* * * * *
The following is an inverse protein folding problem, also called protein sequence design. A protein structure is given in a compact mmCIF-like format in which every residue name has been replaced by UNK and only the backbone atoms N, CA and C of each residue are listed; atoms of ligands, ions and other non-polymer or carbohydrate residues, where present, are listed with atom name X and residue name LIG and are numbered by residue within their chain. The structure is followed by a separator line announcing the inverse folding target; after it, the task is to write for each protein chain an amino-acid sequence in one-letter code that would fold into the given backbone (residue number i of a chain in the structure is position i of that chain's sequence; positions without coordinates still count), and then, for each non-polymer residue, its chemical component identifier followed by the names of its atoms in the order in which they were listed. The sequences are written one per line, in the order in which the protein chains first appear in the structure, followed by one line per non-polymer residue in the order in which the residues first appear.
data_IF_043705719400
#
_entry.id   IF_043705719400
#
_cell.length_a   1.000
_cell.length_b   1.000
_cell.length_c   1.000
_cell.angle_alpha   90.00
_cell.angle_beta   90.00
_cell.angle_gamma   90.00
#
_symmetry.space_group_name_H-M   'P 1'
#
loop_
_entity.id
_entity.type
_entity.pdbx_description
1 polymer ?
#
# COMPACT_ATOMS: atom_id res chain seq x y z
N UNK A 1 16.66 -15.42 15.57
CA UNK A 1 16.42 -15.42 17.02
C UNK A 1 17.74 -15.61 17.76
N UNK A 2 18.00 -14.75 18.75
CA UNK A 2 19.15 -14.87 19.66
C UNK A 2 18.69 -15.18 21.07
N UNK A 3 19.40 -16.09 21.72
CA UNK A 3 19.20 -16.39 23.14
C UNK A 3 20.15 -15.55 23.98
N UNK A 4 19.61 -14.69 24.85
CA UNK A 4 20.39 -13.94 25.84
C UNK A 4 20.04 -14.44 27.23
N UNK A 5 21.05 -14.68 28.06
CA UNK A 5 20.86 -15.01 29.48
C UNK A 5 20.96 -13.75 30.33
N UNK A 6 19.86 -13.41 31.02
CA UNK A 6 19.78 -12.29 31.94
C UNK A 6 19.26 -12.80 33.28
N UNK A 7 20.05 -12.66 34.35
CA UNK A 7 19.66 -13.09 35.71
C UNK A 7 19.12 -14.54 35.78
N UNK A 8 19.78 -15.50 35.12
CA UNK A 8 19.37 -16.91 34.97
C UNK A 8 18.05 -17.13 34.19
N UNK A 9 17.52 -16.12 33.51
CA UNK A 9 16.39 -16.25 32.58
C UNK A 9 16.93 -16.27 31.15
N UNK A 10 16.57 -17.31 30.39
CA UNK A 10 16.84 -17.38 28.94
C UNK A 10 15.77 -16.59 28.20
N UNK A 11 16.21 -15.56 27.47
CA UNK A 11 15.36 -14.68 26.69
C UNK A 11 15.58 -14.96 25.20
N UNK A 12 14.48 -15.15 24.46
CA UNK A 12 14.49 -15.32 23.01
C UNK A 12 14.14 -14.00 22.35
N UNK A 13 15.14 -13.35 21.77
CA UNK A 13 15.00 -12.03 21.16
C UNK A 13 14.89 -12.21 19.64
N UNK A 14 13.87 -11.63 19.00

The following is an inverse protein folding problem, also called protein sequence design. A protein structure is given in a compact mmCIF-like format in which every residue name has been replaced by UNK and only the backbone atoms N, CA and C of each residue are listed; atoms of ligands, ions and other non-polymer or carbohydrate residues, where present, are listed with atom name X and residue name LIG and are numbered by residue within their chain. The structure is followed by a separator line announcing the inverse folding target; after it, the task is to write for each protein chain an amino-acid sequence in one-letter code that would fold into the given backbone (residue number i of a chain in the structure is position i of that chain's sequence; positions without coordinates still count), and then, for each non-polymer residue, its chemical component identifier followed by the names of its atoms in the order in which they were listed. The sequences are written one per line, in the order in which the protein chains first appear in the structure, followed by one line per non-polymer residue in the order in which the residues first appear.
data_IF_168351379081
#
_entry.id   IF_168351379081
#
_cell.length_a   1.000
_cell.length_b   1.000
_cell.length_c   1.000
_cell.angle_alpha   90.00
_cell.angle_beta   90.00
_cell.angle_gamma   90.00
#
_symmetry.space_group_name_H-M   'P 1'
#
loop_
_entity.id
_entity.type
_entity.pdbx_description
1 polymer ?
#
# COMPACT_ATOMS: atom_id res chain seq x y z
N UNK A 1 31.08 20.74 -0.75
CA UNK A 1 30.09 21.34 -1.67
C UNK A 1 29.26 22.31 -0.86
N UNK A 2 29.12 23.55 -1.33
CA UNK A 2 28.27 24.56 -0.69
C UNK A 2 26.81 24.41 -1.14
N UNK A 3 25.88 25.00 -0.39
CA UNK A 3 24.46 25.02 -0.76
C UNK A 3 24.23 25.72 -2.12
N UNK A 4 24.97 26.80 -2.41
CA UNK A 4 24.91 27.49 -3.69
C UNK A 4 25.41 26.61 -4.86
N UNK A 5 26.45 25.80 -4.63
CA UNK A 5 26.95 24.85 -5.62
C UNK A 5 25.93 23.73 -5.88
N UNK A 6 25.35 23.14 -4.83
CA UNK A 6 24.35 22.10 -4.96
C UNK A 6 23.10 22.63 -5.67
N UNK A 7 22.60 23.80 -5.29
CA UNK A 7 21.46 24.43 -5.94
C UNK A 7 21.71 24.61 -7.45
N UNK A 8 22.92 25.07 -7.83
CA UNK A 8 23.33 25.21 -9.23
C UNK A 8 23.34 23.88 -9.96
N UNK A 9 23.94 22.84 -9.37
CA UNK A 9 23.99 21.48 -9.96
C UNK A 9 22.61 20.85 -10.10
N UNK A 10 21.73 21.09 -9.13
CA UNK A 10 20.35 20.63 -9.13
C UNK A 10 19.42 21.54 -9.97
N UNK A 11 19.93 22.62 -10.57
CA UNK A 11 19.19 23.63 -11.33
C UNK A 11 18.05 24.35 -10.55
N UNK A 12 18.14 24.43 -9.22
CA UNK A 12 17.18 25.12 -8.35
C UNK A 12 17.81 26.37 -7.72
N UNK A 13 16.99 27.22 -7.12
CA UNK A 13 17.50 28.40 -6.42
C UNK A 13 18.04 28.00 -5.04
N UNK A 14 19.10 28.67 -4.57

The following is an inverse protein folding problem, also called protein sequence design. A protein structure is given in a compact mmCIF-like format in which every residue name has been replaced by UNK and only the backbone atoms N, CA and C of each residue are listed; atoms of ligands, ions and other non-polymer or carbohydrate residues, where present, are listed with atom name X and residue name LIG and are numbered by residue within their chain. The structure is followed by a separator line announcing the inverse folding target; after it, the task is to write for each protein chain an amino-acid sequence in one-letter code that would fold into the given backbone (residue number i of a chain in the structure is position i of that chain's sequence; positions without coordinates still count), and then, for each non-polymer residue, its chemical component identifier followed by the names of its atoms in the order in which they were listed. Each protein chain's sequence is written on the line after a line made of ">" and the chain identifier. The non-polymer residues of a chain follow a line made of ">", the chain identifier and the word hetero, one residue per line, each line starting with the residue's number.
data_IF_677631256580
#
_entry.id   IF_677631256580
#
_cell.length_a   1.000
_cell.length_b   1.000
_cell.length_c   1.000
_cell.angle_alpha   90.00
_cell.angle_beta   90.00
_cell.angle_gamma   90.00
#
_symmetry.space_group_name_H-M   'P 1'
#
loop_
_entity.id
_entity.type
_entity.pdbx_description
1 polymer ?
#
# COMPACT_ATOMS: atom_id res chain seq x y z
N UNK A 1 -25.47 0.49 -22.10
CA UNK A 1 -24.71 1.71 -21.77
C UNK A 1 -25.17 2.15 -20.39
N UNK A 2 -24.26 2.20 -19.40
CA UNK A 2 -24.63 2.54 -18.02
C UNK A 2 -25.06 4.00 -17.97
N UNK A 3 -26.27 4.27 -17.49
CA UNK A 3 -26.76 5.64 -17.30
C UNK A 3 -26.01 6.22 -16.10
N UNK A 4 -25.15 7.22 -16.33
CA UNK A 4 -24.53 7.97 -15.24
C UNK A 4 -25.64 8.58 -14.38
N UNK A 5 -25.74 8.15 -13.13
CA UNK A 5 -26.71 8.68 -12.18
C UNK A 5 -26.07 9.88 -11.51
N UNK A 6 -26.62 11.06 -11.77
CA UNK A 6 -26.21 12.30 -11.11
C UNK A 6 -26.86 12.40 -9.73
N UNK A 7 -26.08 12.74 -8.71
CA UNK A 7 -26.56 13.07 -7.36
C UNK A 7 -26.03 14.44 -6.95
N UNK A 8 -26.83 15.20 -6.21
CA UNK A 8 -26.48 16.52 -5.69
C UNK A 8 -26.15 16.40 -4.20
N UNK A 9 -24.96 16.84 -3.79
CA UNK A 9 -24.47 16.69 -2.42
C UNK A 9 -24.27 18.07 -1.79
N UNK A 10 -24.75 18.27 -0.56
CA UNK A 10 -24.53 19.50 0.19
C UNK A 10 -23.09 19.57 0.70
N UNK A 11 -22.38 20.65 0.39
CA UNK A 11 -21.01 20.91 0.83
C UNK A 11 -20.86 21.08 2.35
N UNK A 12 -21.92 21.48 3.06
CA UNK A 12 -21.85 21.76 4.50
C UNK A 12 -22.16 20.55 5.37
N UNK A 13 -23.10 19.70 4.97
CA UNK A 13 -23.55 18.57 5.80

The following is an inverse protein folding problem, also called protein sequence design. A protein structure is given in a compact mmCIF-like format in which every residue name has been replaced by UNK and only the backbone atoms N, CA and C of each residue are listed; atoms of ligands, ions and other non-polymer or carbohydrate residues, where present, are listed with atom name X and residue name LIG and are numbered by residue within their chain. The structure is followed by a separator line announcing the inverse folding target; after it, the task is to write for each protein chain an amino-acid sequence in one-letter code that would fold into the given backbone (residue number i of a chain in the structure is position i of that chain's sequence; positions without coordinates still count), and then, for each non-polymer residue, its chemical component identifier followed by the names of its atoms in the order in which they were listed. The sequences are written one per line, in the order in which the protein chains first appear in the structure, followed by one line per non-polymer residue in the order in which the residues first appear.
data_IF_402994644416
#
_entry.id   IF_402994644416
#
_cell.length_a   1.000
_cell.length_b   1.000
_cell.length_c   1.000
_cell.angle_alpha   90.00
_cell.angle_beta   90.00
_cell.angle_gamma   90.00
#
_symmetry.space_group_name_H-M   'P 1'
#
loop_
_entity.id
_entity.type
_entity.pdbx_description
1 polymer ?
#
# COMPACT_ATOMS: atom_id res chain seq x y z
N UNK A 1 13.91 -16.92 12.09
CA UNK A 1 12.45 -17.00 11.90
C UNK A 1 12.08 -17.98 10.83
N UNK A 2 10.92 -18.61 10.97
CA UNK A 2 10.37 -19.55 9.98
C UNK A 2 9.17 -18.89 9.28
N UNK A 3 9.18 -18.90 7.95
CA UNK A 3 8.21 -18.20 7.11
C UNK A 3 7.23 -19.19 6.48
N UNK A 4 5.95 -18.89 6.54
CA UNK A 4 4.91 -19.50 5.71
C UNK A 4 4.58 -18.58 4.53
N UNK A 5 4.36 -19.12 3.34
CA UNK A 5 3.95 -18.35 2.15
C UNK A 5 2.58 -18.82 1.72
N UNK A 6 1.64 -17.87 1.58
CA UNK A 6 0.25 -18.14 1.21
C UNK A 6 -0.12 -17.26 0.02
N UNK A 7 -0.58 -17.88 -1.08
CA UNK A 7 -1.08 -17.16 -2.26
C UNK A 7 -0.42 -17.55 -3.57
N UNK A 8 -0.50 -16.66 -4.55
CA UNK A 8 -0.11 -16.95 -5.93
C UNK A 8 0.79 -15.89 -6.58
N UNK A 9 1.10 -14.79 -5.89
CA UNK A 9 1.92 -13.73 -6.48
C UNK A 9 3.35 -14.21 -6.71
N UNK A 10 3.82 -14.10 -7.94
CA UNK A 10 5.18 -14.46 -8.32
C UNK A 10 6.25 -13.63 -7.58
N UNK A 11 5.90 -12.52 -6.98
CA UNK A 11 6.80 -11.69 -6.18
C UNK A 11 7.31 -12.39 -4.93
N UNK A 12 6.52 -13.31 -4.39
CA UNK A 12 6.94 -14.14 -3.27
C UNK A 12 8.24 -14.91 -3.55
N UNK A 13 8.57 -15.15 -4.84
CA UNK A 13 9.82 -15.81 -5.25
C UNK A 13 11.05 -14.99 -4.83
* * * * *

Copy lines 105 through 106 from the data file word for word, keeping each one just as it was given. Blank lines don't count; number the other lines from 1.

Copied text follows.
CA UNK A 8 23.33 25.21 -9.23
C UNK A 8 23.34 23.88 -9.96